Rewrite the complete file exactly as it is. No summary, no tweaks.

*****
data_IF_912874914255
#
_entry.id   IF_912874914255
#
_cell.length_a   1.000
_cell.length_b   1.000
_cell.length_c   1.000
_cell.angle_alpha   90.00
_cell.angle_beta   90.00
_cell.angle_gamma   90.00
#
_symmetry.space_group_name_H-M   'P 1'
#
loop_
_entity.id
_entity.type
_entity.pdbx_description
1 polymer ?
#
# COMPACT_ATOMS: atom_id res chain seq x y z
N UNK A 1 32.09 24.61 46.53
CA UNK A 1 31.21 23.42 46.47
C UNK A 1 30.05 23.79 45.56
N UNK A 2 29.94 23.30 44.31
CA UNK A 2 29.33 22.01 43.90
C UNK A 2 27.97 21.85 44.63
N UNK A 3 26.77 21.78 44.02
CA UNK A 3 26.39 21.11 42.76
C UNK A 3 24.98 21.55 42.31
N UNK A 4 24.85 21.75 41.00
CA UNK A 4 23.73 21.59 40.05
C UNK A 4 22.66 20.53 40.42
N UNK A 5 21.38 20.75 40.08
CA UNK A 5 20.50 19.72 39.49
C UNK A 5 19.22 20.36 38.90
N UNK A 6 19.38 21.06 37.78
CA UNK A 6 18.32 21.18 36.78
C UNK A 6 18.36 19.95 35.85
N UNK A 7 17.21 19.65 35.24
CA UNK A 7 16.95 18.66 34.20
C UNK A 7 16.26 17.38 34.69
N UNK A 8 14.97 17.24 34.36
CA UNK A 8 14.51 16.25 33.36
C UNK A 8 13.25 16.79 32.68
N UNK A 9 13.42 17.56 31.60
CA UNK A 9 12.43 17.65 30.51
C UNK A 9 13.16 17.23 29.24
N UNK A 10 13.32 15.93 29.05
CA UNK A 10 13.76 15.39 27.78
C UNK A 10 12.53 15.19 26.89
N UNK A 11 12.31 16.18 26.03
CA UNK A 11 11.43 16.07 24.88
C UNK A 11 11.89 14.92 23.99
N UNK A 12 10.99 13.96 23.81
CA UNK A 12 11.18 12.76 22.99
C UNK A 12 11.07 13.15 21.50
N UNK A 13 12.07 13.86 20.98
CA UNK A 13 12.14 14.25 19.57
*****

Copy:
data_IF_912874914255
#
_entry.id   IF_912874914255
#
_cell.length_a   1.000
_cell.length_b   1.000
_cell.length_c   1.000
_cell.angle_alpha   90.00
_cell.angle_beta   90.00
_cell.angle_gamma   90.00
#
_symmetry.space_group_name_H-M   'P 1'
#
loop_
_entity.id
_entity.type
_entity.pdbx_description
1 polymer ?
#
# COMPACT_ATOMS: atom_id res chain seq x y z
N UNK A 1 32.09 24.61 46.53
CA UNK A 1 31.21 23.42 46.47
C UNK A 1 30.05 23.79 45.56
N UNK A 2 29.94 23.30 44.31
CA UNK A 2 29.33 22.01 43.90
C UNK A 2 27.97 21.85 44.63
N UNK A 3 26.77 21.78 44.02
CA UNK A 3 26.39 21.11 42.76
C UNK A 3 24.98 21.55 42.31
N UNK A 4 24.85 21.75 41.00
CA UNK A 4 23.73 21.59 40.05
C UNK A 4 22.66 20.53 40.42
N UNK A 5 21.38 20.75 40.08
CA UNK A 5 20.50 19.72 39.49
C UNK A 5 19.22 20.36 38.90
N UNK A 6 19.38 21.06 37.78
CA UNK A 6 18.32 21.18 36.78
C UNK A 6 18.36 19.95 35.85
N UNK A 7 17.21 19.65 35.24
CA UNK A 7 16.95 18.66 34.20
C UNK A 7 16.26 17.38 34.69
N UNK A 8 14.97 17.24 34.36
CA UNK A 8 14.51 16.25 33.36
C UNK A 8 13.25 16.79 32.68
N UNK A 9 13.42 17.56 31.60
CA UNK A 9 12.43 17.65 30.51
C UNK A 9 13.16 17.23 29.24
N UNK A 10 13.32 15.93 29.05
CA UNK A 10 13.76 15.39 27.78
C UNK A 10 12.53 15.19 26.89
N UNK A 11 12.31 16.18 26.03
CA UNK A 11 11.43 16.07 24.88
C UNK A 11 11.89 14.92 23.99
N UNK A 12 10.99 13.96 23.81
CA UNK A 12 11.18 12.76 22.99
C UNK A 12 11.07 13.15 21.50
N UNK A 13 12.07 13.86 20.98
CA UNK A 13 12.14 14.25 19.57